“⡉n general the Pigmy Basin record does not show a systematic relationship between temperature and salinity on multi-decadal to centennial timescales.
Richey et al Figure 4. Mg/Ca, àÅ½àⲱ8Ocalcite for G. ruber (white variety), and calculated àÅ½àⲱ8O seawater in PBBC 1. The Mg/Ca record is plotted with the corresponding SST values on the secondary axis, calculated using the equation Mg/Ca=0.449exp(0.09T) (Anand et al. 2003). Using both the àÅ½àⲱ8Ocalcite and derived SST values, we calculated àÅ½àⲱ8Oseawater using the equation SST(oC)=14.9-4.8*(àÅ½àⲱ8Ocalcite-àÅ½àⲱ8Osw)+.27 (Bemis et al. 1998).
Richey et al should be advancing to publication in 2007. She mentioned that one of the referees was extremely severe and ended up delaying publicaiton of results that usually proceed without interruption. For reference, here is Keigwin’s figure from the Sargasso Sea (note the different scale) also showing a pronounced MWP.
I presume that these elevated SST would be sufficient to generate lots of medieval hurricanes, in fact, lots of cat 4-5 medieval hurricanes. There has been some work done on “paleo-tempestology” attempting to quantify past hurricane activity from sand bars and similar evidence, which I may get to on some future occasion. The implication of a relationship between SST and hurricanes (which I find intuitively plausible notwithstanding concerns over HWC statistical methods) is that there should have been high levels of medieval Atlantic hurricanes.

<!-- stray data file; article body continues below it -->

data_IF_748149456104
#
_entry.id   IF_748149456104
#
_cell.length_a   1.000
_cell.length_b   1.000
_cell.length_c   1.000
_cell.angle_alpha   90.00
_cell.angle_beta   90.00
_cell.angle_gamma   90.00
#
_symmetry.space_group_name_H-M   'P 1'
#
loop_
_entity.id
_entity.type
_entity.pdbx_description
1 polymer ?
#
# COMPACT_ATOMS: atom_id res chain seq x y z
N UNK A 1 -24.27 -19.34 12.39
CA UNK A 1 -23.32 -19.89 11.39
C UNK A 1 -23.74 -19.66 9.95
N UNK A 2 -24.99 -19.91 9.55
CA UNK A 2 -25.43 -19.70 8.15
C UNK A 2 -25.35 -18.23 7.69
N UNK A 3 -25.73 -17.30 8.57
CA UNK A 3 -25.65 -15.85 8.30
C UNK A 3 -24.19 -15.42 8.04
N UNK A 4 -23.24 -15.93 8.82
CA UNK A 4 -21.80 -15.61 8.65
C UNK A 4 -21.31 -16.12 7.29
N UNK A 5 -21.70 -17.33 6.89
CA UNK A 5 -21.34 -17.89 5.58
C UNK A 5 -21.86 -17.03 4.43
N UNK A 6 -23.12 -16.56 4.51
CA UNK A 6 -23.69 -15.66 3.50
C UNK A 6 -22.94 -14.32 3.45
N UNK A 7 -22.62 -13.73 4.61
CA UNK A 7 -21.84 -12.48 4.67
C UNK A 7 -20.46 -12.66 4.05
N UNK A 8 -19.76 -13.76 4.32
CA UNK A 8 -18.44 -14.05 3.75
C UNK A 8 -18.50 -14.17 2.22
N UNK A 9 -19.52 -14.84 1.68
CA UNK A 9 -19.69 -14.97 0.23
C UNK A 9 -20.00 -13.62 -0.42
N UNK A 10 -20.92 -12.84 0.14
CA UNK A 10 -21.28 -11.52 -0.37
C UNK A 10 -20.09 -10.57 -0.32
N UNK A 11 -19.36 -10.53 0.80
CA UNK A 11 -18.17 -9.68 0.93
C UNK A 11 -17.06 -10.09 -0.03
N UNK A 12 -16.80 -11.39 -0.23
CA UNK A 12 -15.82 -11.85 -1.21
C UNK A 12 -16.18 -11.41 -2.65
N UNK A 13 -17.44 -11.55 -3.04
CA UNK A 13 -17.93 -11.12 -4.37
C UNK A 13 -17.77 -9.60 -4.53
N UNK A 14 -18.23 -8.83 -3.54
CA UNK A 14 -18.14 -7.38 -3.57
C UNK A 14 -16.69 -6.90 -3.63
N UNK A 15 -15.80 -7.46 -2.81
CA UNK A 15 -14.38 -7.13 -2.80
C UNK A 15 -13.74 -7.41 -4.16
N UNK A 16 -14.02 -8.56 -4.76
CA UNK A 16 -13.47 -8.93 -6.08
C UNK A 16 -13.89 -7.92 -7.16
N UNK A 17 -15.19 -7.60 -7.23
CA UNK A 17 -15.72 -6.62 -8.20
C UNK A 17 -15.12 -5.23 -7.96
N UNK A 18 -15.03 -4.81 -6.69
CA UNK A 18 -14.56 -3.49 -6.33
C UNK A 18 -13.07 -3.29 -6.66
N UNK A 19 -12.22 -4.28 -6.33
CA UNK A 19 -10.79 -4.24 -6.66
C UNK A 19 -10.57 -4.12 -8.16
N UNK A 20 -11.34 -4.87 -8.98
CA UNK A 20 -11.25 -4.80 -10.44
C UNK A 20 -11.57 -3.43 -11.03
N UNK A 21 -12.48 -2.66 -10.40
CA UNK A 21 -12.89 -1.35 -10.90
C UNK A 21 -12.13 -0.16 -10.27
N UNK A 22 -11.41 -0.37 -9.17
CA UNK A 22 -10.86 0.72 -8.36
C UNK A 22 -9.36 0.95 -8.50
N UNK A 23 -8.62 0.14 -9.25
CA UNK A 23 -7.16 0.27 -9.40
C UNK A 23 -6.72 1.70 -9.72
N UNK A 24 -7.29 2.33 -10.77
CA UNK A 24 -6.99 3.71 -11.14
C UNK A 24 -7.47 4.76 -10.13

Julie N Richey, Richard Z Poore, Benjamin P Flower, Terrence M Quinn, A 1400-year multi-proxy record of climate variability from the Northern Gulf of Mexico URL
Poore RZ, Quinn TM, Verado S. Century-scale variability of the Atlantic Intertropical Convergence Zone linked to solar variability. Geophysical Research Letters, 31, 1-4, 2004. URL SI – radiocarbon dates: